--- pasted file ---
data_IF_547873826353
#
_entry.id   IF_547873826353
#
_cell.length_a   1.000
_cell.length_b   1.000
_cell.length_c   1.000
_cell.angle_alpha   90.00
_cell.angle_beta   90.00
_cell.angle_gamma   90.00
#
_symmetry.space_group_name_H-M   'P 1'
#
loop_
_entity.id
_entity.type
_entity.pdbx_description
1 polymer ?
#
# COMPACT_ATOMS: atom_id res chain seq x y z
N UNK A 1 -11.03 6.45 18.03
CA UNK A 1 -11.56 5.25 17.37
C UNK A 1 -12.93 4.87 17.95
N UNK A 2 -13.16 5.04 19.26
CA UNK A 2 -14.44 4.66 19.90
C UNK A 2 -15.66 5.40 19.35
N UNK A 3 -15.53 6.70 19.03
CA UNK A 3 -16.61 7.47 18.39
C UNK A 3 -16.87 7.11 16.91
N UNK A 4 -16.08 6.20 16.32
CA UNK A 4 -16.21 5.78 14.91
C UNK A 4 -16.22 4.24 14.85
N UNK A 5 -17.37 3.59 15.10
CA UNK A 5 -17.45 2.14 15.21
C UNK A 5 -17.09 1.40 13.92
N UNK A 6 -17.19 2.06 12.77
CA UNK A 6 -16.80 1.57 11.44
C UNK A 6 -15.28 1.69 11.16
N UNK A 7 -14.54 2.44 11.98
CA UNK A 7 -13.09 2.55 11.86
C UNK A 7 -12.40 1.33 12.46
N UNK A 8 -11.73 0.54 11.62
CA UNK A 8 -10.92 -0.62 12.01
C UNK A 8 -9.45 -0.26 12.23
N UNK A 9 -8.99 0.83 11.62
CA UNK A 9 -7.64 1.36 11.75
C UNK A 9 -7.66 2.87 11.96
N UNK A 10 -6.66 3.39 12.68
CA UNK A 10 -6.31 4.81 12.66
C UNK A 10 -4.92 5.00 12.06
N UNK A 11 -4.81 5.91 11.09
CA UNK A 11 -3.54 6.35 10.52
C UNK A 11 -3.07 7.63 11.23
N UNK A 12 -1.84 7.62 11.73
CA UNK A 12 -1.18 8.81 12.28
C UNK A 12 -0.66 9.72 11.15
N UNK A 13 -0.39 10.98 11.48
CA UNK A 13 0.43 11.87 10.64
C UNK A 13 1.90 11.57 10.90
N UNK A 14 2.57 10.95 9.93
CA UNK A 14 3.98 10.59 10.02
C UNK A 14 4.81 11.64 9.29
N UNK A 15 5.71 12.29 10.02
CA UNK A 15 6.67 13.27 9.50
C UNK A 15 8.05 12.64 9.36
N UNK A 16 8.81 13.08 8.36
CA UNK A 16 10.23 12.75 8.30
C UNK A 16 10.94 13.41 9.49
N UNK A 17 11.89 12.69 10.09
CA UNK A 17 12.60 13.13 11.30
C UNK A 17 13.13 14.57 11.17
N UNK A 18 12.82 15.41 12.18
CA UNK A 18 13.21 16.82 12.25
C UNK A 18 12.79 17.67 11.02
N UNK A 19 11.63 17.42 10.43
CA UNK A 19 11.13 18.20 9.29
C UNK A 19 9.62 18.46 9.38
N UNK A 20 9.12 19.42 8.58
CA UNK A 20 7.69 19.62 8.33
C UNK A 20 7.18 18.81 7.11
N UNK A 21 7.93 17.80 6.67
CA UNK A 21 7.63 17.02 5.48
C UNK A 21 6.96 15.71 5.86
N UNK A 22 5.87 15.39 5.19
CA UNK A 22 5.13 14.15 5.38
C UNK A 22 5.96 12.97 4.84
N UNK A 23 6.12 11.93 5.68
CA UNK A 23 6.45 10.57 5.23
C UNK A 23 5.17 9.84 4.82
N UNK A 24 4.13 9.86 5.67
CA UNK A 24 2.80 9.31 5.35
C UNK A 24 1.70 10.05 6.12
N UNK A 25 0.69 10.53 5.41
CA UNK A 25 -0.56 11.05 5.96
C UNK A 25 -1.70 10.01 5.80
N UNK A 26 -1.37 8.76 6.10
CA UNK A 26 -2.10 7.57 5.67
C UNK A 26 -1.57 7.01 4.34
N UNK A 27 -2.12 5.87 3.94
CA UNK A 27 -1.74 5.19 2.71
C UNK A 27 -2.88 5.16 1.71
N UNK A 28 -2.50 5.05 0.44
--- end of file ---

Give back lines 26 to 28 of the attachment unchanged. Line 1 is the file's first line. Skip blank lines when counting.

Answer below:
C UNK A 2 -15.66 5.40 19.35
N UNK A 3 -15.53 6.70 19.03
CA UNK A 3 -16.61 7.47 18.39